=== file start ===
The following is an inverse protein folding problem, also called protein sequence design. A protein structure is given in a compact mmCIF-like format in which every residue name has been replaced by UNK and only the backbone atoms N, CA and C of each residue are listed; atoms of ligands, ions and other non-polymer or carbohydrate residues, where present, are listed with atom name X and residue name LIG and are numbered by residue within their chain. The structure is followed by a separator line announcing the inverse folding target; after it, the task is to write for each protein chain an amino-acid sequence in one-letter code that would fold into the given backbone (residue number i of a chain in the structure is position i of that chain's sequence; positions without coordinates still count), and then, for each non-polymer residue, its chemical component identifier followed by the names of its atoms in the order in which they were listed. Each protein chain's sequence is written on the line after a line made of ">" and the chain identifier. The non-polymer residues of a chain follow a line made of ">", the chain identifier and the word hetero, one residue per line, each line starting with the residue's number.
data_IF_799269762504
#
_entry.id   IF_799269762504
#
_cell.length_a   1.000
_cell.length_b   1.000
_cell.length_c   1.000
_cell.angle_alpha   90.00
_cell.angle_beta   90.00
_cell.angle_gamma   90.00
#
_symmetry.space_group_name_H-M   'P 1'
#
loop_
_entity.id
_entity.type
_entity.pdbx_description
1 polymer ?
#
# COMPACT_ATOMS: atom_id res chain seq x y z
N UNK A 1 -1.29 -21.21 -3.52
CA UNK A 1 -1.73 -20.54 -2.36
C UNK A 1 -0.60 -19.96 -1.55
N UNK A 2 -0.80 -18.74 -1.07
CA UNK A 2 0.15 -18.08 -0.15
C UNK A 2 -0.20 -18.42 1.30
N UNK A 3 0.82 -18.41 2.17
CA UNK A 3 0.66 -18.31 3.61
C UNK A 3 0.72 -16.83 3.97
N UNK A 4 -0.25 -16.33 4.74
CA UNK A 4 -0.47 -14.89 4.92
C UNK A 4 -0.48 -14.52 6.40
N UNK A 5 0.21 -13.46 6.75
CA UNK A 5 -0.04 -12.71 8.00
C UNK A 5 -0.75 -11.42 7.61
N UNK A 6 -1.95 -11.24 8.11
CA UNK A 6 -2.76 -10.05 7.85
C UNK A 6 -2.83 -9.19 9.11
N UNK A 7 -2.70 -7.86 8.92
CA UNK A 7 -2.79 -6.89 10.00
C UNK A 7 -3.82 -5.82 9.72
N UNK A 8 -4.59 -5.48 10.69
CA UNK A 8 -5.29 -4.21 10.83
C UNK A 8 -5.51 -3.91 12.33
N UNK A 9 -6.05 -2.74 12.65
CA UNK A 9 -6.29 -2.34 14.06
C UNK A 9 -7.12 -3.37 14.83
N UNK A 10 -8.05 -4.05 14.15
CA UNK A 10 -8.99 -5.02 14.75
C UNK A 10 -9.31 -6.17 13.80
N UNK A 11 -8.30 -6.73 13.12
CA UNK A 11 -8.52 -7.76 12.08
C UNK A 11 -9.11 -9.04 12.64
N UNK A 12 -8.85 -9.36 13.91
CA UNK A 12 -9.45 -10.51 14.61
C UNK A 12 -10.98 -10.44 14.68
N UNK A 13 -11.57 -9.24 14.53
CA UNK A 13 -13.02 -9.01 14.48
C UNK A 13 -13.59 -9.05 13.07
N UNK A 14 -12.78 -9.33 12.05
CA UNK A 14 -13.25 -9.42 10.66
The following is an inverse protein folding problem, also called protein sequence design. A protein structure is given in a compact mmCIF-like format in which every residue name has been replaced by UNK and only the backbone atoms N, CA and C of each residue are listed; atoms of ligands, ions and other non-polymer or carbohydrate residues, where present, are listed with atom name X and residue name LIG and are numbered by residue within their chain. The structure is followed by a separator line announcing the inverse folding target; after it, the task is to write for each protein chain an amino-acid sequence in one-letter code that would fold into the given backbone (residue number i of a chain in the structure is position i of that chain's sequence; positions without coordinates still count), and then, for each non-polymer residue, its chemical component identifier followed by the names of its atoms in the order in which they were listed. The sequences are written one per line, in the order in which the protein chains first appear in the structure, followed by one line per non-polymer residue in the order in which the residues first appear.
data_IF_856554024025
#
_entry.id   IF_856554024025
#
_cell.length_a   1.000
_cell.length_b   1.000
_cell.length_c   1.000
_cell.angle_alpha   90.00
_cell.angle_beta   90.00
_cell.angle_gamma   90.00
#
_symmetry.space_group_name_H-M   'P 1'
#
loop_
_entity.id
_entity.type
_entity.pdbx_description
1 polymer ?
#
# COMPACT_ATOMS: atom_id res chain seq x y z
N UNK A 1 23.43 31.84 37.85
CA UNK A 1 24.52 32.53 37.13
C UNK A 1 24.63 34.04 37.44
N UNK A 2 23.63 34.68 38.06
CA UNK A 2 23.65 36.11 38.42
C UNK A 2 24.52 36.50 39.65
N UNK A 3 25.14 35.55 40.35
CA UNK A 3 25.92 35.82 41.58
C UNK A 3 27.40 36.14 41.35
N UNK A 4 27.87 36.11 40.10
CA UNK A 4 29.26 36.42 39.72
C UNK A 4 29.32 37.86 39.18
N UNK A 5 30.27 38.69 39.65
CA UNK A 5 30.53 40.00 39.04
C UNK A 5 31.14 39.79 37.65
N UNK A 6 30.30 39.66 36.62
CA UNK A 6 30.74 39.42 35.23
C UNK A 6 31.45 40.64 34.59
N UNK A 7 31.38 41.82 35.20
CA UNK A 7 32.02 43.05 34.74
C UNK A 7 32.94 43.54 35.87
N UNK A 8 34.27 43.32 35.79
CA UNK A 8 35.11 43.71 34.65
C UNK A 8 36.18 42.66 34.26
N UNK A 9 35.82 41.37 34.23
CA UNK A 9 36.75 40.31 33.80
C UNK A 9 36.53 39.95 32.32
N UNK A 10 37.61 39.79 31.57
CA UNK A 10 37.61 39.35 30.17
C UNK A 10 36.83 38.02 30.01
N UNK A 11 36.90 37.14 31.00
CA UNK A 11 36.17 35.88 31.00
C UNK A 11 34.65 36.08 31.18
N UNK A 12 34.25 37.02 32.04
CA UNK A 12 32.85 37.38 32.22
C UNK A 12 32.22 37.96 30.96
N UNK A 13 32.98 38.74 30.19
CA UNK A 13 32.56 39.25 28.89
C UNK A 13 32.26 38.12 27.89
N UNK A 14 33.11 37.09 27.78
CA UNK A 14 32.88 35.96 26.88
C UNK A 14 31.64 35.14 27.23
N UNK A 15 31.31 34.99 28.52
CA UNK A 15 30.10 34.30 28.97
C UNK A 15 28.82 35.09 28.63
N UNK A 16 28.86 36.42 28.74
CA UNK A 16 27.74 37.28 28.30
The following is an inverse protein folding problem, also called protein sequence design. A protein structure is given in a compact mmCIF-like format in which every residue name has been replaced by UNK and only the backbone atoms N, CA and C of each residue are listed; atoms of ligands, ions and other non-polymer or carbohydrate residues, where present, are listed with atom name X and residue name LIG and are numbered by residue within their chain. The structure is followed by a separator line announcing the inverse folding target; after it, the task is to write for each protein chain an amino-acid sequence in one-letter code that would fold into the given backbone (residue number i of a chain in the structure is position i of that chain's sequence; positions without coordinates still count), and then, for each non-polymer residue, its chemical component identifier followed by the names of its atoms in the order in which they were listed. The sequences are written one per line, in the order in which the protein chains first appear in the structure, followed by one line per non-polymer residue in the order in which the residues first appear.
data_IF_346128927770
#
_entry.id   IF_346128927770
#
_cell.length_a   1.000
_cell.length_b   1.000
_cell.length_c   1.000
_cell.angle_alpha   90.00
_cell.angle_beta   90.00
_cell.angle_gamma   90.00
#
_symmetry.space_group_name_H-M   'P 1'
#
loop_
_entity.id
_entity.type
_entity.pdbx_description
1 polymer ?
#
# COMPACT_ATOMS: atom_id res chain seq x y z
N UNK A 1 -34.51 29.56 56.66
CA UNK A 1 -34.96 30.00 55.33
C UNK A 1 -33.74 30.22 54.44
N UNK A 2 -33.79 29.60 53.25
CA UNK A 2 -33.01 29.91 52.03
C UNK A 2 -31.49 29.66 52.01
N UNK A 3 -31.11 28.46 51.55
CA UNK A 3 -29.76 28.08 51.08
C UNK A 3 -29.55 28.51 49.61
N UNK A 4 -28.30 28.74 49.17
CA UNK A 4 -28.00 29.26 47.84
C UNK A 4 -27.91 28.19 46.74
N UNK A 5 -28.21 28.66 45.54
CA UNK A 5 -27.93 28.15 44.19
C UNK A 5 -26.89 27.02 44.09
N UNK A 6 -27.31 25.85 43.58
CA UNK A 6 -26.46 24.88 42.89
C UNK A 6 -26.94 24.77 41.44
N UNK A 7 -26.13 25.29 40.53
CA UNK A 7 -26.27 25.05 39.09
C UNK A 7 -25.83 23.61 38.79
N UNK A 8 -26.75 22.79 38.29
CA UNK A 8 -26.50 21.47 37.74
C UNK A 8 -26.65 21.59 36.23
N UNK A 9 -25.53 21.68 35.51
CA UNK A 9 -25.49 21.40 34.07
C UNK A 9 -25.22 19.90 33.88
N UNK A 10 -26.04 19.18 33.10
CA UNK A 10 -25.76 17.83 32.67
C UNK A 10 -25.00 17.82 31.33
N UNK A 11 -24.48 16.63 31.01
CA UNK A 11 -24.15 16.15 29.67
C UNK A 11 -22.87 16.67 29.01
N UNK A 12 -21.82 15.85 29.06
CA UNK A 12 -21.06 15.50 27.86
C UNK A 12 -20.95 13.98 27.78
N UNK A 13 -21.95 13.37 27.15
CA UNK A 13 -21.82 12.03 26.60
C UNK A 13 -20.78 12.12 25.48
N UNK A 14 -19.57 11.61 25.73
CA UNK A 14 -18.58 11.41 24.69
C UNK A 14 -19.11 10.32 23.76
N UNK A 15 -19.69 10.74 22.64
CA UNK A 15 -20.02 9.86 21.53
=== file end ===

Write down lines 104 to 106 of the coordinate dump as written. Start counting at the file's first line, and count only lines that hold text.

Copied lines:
C UNK A 7 32.94 43.54 35.87
N UNK A 8 34.27 43.32 35.79
CA UNK A 8 35.11 43.71 34.65